It takes something special to pull that off in hard country like Herrick. Death by gunfight wasn’t unknown, but that was a normal and expected way to die. Not even a fight down at the saloon that ended in a fellow getting his neck snapped or an Arkansas toothpick in his gut could stir up the folks in Herrick.
The Chopper had done it though, stirred ’em up something fierce. That’s what they called him, because of his modus operandi. Nobody could figure out how he picked his victims–man, woman, child, didn’t seem to matter–but his procedure was always the same.
He always used a brand new axe. Not jist like new, but a blade that had never been used in the slightest.
You’d think word would git around, suspicion would be aimed at anybody buying a new axe–which would include purty much any working man who could afford the price, every now and then–but no. The Chopper stole his murder weapons. The first two killings, the general store was broke into during the night, and jist one brand new double-bit, tree faller’s axe had been taken. The chopping of the victim was done–the good folks of Herrick soon figured out–as quickly as a fast man walking could get from the store to his target’s place of residence.
As a town entire, Herrick went nuts.
They tried everything. It would take too long to tell it all, but it got so bad that when Niels locked up at night, he took his entire stock of new axes over to the jail fer safe keeping. Put ’em in a cell, locked ’em right up. The jail didn’t always have room, though, and when it didn’t, sooner or later a new axe would disappear and another citizen of Herrick would end up chopped up.
Mayor Bengerson had been in office fer some time by that time, seldom challenged and then never seriously. But 1869 was different. They had a serial axe murderer in town and the Mayor hadn’t been able to do anything about it. Not that it was his job to do so, any more than any other resident, but potential voters were terrified and ticked off and blamed him anyway.
Lars Sorensson began to think he might have a chance at knocking off the incumbent.
Now boys, this Sorensson feller looked like a big dumb Swede, and while his parents had indeed come from Sweden and he was indeed big, dumb wasn’t in it. The man was sharp, and he figured out an angle fer taking down his opponent. He would start up a brand new political party, and he would stop the killings. The newspaper over at Laramie printed him up a flyer in return fer some stonework they wanted done. The flyer read:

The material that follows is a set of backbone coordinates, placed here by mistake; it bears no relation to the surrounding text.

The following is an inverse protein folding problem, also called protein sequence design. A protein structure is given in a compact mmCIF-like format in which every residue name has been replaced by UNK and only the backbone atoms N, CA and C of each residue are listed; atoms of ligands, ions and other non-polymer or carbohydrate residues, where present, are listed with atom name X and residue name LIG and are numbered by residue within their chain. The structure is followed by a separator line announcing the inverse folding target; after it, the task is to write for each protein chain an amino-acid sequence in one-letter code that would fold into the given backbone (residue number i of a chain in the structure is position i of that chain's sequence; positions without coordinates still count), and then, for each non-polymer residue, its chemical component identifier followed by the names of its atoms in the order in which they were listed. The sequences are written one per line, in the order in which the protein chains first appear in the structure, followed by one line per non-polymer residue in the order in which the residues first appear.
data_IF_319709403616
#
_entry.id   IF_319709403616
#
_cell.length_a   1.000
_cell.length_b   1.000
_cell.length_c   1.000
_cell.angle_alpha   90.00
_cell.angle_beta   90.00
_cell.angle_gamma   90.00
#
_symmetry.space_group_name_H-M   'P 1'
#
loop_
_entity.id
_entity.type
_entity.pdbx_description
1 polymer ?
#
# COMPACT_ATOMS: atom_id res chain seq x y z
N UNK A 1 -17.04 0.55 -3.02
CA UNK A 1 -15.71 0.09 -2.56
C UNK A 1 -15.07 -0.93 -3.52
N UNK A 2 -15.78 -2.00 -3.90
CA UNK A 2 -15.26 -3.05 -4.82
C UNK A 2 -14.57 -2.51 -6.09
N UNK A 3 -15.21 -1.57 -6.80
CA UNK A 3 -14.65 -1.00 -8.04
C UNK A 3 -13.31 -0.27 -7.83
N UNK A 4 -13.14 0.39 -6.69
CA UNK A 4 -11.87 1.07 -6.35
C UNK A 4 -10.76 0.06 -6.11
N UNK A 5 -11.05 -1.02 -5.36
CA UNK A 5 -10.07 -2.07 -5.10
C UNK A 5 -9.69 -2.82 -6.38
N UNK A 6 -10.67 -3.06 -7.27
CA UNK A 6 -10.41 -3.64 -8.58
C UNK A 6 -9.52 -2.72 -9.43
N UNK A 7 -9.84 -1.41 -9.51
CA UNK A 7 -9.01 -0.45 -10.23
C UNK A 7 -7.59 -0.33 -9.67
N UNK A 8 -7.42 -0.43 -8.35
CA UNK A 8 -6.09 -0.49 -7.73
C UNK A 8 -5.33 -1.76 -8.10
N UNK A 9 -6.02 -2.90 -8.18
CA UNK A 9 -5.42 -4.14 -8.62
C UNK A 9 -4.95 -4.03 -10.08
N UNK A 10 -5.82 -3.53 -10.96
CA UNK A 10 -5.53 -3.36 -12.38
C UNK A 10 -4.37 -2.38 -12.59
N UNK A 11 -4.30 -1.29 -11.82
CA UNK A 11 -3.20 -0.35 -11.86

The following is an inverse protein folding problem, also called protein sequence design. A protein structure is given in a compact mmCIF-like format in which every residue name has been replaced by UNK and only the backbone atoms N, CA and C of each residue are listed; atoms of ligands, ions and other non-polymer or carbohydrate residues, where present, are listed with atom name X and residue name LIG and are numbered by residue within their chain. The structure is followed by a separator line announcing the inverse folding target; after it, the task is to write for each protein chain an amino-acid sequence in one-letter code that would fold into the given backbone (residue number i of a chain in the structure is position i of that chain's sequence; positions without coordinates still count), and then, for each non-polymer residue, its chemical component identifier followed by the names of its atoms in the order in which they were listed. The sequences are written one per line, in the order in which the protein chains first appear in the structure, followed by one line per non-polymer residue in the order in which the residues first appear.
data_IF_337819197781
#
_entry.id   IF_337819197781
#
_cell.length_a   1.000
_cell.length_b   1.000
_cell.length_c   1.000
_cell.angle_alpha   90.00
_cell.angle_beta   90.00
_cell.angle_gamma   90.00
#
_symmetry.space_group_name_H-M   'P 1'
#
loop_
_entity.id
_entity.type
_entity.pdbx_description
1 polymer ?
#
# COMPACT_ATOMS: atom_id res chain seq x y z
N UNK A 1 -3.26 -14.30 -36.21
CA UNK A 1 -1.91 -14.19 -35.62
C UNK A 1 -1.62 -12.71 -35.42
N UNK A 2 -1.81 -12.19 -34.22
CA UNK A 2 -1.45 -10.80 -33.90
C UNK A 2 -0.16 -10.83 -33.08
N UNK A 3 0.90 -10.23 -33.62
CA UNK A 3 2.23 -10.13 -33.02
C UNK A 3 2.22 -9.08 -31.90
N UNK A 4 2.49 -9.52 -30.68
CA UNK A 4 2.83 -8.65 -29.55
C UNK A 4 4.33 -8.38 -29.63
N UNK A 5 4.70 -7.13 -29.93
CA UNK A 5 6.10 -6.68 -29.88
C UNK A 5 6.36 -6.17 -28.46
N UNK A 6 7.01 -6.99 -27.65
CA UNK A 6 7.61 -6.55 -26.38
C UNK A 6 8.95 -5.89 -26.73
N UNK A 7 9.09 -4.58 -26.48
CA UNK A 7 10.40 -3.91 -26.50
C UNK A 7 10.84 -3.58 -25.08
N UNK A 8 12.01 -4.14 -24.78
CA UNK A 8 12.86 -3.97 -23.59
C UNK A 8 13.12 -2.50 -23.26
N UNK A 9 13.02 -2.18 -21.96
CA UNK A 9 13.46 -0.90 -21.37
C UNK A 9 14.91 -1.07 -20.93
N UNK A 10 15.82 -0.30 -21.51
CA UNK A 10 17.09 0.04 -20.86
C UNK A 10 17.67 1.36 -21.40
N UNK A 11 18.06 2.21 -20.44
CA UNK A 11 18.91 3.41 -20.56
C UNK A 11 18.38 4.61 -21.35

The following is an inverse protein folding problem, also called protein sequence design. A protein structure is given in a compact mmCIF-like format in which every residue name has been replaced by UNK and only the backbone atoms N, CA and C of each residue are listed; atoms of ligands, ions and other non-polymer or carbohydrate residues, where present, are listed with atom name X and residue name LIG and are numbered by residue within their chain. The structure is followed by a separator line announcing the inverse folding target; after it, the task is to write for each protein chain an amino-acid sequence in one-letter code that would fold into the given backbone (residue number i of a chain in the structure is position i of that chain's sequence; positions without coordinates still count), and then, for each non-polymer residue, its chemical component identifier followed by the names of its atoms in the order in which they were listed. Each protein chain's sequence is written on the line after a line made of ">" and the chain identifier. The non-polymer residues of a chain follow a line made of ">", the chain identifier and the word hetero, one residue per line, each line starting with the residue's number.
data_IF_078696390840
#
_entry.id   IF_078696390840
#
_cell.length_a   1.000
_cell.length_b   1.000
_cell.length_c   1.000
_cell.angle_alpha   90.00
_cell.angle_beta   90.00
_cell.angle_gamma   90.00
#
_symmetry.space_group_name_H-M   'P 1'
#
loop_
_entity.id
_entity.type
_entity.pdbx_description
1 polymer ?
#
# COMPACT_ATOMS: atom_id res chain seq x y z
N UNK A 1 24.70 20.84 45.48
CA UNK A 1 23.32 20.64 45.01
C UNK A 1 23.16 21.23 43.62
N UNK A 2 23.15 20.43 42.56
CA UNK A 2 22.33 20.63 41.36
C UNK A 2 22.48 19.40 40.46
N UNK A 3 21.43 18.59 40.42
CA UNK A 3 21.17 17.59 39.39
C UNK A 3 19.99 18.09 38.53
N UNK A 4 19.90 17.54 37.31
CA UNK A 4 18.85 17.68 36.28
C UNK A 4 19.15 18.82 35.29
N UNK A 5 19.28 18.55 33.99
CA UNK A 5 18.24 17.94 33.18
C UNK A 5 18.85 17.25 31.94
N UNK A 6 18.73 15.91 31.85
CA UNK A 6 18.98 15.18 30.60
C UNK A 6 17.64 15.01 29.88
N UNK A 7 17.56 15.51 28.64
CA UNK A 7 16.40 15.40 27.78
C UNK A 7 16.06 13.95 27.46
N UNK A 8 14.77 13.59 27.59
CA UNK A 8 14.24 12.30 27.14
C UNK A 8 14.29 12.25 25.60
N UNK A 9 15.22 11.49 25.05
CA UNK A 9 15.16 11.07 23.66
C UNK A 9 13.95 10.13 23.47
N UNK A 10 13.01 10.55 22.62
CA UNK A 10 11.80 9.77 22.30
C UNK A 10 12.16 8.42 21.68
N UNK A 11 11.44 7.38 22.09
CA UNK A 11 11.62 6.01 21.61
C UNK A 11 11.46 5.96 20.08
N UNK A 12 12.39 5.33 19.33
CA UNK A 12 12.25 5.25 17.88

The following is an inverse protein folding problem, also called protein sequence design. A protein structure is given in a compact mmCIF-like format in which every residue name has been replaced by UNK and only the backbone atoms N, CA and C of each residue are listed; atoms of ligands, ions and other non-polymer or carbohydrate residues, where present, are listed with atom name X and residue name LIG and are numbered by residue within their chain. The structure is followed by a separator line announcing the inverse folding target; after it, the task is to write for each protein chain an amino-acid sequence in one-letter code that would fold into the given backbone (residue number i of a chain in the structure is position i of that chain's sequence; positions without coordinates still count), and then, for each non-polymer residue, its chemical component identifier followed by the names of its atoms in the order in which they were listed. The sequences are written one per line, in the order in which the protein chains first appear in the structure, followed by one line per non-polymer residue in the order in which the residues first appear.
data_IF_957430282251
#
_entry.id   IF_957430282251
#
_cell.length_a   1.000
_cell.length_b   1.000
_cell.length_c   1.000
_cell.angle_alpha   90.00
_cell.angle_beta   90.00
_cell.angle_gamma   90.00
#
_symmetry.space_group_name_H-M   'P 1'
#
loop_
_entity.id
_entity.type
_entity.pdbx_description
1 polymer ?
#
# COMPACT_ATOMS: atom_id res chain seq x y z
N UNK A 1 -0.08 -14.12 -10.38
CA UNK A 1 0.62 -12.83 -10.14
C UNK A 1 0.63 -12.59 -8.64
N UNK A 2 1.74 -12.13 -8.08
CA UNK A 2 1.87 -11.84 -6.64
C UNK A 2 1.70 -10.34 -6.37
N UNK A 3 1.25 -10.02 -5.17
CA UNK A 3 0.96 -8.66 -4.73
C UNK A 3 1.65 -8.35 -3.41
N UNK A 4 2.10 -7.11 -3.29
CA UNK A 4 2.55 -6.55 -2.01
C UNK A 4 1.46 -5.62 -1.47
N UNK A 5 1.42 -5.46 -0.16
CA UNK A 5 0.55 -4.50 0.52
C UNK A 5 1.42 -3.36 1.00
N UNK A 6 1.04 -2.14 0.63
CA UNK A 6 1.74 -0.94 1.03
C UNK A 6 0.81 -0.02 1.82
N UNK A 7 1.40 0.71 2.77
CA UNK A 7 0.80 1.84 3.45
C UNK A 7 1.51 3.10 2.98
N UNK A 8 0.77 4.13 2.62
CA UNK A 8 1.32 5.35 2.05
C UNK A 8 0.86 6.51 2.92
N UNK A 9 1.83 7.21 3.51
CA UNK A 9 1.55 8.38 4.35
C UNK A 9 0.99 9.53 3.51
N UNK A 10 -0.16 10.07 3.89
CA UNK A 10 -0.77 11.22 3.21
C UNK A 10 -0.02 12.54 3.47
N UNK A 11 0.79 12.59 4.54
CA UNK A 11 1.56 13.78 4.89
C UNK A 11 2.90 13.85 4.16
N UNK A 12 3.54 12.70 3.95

STOP THE CHOPPER!!
The NNA Party candidate
for Mayor of Herrick
can and will
Stop the Chopper IMMEDIATELY!
Vote Lars Sorensson
Naturally, politics being politics, Mayor Bengerson pooh-poohed his challenger’s approach. He even went so low as to suggest–discreetly, of course–that Sorensson himself might be The Chopper, that he’d killed all those folks jist to have a platform to stand on.
Lars was elected in a landslide, 83 votes to Bengerson’s 2. The new Mayor made good on his campaign promise, and no, there’s not been a single axe murder in Herrick since.
The name of his political party? What, I didn’t say?
Oh. His way of stopping the killings was right there in the name of the party. NNA stands fer NO NEW AXES!!
“Read my lips,” he told the people, “No new axes.” To this day, if you live in Herrick and need a new axe, you harness the team and head for Laramie. Jist to make sure The Chopper won’t count it as new upon your return, you volunteer to split a passel of firewood fer some old widow before you git back to Herrick.
Nope, Guymon. You’d think The Chopper could do the same, snag a new axe out of Laramie, bring it back to Herrick, and go right to chopping up his next victim. Hasn’t worked that way, though. Guess he must still want to get his hands on new axes, still and always…but not if he has to do any real work to git ’em.
What’s that? Yeah, actually, Lars Sorensson did consider other possible names fer his new political party. Almost went with the AEA Party. Stands fer Axed Enough Already.